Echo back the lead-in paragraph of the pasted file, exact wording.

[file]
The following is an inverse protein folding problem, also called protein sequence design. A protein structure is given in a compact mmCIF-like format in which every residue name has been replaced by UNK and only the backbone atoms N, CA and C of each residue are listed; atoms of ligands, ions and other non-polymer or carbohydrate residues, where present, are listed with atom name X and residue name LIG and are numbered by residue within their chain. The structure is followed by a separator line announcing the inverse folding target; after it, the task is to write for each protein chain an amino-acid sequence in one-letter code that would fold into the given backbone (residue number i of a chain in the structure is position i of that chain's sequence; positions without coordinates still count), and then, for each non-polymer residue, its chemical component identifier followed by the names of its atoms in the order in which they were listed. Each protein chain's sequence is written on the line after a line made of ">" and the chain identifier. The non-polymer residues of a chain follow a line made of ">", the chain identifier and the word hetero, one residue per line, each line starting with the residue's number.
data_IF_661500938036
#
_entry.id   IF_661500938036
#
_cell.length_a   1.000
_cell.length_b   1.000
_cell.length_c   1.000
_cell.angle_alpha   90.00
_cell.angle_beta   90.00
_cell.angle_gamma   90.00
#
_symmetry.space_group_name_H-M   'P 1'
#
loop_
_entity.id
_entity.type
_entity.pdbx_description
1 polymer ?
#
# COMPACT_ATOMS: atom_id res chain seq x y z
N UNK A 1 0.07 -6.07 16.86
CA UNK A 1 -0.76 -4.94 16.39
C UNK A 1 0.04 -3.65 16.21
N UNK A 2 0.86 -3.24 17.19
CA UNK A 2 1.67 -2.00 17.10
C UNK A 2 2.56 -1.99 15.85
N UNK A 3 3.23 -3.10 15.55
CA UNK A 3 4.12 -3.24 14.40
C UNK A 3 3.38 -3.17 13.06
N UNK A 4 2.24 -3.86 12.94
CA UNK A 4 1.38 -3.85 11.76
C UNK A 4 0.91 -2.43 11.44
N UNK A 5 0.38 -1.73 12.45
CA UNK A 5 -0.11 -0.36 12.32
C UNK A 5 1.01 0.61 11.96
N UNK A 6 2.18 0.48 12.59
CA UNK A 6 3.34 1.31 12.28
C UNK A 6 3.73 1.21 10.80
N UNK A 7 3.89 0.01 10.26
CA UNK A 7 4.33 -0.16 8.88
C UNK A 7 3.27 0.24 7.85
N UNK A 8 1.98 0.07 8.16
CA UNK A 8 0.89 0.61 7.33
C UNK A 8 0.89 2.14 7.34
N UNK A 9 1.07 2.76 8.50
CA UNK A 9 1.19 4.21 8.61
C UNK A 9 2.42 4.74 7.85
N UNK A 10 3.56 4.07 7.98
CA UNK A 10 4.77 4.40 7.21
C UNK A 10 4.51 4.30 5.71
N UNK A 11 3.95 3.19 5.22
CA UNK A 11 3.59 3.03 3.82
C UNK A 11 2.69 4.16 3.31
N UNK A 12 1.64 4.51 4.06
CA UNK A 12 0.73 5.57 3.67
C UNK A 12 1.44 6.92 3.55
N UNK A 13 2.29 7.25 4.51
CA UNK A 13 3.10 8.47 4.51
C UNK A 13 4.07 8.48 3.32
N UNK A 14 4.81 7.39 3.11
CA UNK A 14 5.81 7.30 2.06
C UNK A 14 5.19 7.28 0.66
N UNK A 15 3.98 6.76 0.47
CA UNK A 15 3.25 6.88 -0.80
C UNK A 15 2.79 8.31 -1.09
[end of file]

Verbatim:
The following is an inverse protein folding problem, also called protein sequence design. A protein structure is given in a compact mmCIF-like format in which every residue name has been replaced by UNK and only the backbone atoms N, CA and C of each residue are listed; atoms of ligands, ions and other non-polymer or carbohydrate residues, where present, are listed with atom name X and residue name LIG and are numbered by residue within their chain. The structure is followed by a separator line announcing the inverse folding target; after it, the task is to write for each protein chain an amino-acid sequence in one-letter code that would fold into the given backbone (residue number i of a chain in the structure is position i of that chain's sequence; positions without coordinates still count), and then, for each non-polymer residue, its chemical component identifier followed by the names of its atoms in the order in which they were listed. Each protein chain's sequence is written on the line after a line made of ">" and the chain identifier. The non-polymer residues of a chain follow a line made of ">", the chain identifier and the word hetero, one residue per line, each line starting with the residue's number.